5.2.5 What is SecurID?
SecurID is a two-factor authentication system developed by Security Dynamics (now RSA Security). It is generally used to secure either local or remote access to computer networks. Each SecurID user has a memorized PIN or password, and a hand-held token with a LCD display. The token displays a new pseudo-random value, called the tokencode, at a fixed time interval, usually one minute. The user combines the memorized factor with the tokencode, either by simple concatenation or entry on an optional keypad on the token, to create the passcode, which is then entered to gain access to the protected resource.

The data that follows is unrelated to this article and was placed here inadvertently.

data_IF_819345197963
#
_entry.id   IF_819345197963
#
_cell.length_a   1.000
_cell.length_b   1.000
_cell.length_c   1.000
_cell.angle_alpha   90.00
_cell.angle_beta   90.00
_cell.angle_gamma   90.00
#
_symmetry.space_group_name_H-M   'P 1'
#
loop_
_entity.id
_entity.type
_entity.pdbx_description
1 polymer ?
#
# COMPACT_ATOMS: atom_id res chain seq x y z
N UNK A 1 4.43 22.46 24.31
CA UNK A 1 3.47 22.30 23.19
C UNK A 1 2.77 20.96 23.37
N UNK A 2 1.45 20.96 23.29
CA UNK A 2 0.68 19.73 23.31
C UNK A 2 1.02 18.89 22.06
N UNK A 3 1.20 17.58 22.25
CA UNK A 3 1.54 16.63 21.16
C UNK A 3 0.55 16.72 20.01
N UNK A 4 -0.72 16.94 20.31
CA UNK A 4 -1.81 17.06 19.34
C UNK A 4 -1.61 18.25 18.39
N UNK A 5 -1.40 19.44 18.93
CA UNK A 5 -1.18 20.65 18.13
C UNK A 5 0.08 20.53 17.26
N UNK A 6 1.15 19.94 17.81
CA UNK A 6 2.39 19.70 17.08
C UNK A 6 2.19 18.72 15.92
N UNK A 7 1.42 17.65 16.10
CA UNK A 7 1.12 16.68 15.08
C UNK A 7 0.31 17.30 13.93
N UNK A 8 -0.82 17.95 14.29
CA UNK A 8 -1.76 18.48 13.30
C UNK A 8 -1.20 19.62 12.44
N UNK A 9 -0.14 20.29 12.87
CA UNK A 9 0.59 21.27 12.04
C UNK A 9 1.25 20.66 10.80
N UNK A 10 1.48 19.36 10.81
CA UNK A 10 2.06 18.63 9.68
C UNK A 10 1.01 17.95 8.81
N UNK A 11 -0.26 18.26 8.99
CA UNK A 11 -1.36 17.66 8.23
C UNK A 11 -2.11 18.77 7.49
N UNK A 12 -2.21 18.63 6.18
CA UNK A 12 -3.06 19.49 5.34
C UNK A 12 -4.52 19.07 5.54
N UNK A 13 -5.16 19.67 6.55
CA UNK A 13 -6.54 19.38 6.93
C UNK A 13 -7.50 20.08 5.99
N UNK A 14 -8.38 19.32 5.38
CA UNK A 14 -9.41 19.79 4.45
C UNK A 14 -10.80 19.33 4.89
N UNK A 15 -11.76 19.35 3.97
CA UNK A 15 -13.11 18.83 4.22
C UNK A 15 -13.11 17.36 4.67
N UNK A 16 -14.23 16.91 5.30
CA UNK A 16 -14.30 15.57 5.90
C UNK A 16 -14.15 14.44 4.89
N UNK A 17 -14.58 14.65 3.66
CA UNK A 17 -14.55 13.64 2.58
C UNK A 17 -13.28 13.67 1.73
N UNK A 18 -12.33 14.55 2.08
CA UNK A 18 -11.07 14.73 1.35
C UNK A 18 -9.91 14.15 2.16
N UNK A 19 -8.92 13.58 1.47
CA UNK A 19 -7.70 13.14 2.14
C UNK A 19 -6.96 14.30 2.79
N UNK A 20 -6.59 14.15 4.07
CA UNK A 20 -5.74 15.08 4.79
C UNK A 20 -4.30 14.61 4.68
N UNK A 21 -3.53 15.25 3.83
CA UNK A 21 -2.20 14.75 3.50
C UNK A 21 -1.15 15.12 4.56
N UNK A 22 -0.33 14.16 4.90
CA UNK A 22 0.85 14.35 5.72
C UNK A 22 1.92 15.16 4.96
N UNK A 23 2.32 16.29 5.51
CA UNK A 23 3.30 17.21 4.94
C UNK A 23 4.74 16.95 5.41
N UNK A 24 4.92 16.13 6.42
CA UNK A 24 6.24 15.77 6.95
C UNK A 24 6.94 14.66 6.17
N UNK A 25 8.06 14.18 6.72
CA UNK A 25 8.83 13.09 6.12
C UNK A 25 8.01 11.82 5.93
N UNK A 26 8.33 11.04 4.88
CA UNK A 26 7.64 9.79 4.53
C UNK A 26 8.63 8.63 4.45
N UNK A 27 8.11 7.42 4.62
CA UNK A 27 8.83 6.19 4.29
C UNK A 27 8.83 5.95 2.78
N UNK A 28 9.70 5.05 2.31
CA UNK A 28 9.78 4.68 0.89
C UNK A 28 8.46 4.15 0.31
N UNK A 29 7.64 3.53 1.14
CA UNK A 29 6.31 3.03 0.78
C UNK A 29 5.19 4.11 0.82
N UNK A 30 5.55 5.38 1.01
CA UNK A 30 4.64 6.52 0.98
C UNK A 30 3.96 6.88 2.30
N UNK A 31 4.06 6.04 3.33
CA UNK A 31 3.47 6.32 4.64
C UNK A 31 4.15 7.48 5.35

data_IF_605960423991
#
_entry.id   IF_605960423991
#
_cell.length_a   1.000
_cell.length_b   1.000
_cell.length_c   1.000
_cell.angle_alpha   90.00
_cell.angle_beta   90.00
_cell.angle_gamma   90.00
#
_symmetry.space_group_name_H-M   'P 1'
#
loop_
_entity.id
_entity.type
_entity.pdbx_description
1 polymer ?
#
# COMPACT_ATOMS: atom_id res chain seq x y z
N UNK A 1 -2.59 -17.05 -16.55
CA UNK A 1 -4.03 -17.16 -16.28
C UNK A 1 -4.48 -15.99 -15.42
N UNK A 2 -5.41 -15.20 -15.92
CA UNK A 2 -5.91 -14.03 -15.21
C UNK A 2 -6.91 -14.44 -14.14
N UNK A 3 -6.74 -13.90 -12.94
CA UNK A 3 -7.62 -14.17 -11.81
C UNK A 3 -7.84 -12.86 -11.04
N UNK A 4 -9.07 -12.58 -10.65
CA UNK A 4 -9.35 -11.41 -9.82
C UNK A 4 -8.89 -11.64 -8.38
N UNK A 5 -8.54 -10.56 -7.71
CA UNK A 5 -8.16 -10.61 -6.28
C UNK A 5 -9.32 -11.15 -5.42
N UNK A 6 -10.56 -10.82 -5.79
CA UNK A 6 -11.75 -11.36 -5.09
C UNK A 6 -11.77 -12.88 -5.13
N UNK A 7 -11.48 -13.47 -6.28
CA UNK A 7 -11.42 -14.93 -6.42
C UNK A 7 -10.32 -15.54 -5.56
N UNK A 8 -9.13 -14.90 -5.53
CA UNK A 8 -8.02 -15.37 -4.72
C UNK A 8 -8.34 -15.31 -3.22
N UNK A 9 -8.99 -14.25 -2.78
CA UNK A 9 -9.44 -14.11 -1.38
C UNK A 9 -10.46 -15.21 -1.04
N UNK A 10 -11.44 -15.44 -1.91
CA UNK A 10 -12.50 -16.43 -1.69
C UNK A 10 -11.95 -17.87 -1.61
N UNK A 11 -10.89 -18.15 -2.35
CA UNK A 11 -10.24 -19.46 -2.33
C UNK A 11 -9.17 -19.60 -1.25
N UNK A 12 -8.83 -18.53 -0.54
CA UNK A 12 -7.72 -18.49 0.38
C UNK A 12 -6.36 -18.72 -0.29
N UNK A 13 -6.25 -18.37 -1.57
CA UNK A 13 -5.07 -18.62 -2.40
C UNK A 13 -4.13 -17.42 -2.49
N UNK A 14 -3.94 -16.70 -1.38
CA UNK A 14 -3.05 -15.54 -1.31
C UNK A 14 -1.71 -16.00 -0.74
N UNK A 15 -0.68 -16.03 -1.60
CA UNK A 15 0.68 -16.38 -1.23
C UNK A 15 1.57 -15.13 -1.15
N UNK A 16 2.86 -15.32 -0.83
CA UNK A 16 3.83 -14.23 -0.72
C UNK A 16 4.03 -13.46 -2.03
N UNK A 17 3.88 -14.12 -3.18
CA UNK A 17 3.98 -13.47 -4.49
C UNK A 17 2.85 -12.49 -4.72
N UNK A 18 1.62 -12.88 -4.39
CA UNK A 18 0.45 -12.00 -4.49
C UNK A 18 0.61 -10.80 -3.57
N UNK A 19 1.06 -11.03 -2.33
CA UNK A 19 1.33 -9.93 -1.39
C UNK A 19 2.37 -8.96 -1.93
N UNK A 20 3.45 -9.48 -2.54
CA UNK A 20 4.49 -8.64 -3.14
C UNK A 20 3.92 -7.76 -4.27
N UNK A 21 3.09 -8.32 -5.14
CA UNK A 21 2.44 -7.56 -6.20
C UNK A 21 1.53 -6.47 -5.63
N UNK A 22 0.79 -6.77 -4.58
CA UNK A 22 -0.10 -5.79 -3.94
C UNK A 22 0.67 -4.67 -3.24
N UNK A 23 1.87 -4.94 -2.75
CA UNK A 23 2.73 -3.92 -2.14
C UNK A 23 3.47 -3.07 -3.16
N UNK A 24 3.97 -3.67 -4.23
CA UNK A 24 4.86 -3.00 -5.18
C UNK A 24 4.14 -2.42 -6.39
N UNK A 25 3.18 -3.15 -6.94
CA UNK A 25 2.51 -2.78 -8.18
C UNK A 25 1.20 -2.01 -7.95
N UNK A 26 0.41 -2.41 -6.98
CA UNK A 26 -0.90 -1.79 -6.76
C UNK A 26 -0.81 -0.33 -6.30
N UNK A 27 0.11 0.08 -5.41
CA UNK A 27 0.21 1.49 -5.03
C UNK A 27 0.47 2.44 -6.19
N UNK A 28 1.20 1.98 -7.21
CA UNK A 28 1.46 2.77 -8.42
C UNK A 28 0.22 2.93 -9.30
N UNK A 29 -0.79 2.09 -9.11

The SecurID token is a battery powered, hand-held device containing a dedicated microcontroller. The microcontroller stores, in RAM, the current time, and a 64-bit seed value that is unique to a particular token. At the specified interval, the seed value and the time are combined through a proprietary algorithm stored in the microcontroller's ROM, to create the tokencode value.
An authentication server verifies the passcodes. The server maintains a database which contains the seed value for each token and the PIN or password for each user. From this information, and the current time, the server generates a set of valid passcodes for the user and checks each one against the entered value. For more on SecurID, see http://www.emc.com/security/.